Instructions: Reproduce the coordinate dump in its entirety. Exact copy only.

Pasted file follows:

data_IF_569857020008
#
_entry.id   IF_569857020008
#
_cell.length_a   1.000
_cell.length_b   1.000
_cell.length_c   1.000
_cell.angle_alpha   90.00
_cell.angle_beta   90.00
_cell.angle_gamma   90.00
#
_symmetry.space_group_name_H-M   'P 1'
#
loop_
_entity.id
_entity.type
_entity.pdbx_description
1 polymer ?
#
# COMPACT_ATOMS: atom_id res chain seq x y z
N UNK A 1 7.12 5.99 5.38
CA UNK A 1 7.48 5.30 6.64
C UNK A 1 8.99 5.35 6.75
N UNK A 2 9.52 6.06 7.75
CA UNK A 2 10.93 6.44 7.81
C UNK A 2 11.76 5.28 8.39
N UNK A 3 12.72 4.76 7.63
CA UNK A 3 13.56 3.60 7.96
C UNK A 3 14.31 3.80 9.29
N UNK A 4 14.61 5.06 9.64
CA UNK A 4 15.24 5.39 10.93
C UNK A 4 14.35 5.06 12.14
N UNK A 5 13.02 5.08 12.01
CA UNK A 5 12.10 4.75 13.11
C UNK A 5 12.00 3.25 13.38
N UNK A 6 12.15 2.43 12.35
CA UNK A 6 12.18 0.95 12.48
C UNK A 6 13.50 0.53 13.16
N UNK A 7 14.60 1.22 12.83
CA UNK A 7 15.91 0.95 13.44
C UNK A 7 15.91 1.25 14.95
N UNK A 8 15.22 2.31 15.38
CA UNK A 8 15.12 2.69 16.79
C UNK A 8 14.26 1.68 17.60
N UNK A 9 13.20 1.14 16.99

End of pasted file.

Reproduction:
data_IF_569857020008
#
_entry.id   IF_569857020008
#
_cell.length_a   1.000
_cell.length_b   1.000
_cell.length_c   1.000
_cell.angle_alpha   90.00
_cell.angle_beta   90.00
_cell.angle_gamma   90.00
#
_symmetry.space_group_name_H-M   'P 1'
#
loop_
_entity.id
_entity.type
_entity.pdbx_description
1 polymer ?
#
# COMPACT_ATOMS: atom_id res chain seq x y z
N UNK A 1 7.12 5.99 5.38
CA UNK A 1 7.48 5.30 6.64
C UNK A 1 8.99 5.35 6.75
N UNK A 2 9.52 6.06 7.75
CA UNK A 2 10.93 6.44 7.81
C UNK A 2 11.76 5.28 8.39
N UNK A 3 12.72 4.76 7.63
CA UNK A 3 13.56 3.60 7.96
C UNK A 3 14.31 3.80 9.29
N UNK A 4 14.61 5.06 9.64
CA UNK A 4 15.24 5.39 10.93
C UNK A 4 14.35 5.06 12.14
N UNK A 5 13.02 5.08 12.01
CA UNK A 5 12.10 4.75 13.11
C UNK A 5 12.00 3.25 13.38
N UNK A 6 12.15 2.43 12.35
CA UNK A 6 12.18 0.95 12.48
C UNK A 6 13.50 0.53 13.16
N UNK A 7 14.60 1.22 12.83
CA UNK A 7 15.91 0.95 13.44
C UNK A 7 15.91 1.25 14.95
N UNK A 8 15.22 2.31 15.38
CA UNK A 8 15.12 2.69 16.79
C UNK A 8 14.26 1.68 17.60
N UNK A 9 13.20 1.14 16.99